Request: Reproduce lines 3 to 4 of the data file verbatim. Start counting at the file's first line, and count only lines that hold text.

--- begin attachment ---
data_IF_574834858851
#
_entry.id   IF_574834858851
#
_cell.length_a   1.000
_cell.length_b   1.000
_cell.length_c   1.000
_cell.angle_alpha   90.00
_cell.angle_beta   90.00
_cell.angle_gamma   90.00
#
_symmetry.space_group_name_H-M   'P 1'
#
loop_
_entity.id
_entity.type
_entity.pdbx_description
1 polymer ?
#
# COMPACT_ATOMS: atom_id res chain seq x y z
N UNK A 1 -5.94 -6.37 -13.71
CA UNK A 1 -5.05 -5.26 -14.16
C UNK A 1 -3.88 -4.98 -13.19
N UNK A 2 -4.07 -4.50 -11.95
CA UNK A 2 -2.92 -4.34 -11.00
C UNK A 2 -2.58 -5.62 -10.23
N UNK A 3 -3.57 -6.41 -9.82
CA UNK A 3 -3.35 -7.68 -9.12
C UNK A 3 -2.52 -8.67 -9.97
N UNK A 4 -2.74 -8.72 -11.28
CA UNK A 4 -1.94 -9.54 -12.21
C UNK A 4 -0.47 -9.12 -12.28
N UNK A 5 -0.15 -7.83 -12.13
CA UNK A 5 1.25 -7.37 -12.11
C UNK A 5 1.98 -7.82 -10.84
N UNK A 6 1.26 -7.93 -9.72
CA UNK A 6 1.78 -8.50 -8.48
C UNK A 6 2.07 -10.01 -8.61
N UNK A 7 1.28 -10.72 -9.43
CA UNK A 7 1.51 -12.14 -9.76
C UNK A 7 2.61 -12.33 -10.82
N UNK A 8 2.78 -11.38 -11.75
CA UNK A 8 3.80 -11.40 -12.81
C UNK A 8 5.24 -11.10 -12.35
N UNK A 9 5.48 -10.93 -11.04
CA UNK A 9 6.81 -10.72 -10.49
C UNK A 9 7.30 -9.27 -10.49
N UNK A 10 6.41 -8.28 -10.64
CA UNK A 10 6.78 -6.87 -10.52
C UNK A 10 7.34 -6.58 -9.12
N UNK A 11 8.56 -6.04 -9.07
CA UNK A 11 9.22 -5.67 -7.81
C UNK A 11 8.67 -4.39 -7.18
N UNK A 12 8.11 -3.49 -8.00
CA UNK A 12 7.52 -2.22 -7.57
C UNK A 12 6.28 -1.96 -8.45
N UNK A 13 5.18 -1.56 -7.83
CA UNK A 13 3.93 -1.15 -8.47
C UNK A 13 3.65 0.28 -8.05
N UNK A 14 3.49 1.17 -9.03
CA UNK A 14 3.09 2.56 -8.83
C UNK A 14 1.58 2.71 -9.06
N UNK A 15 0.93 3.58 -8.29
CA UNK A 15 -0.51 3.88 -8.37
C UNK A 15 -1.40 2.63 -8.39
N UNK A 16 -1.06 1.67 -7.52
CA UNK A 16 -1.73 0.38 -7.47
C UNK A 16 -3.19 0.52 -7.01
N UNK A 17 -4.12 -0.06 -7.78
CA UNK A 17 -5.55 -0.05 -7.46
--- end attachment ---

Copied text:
_entry.id   IF_574834858851
#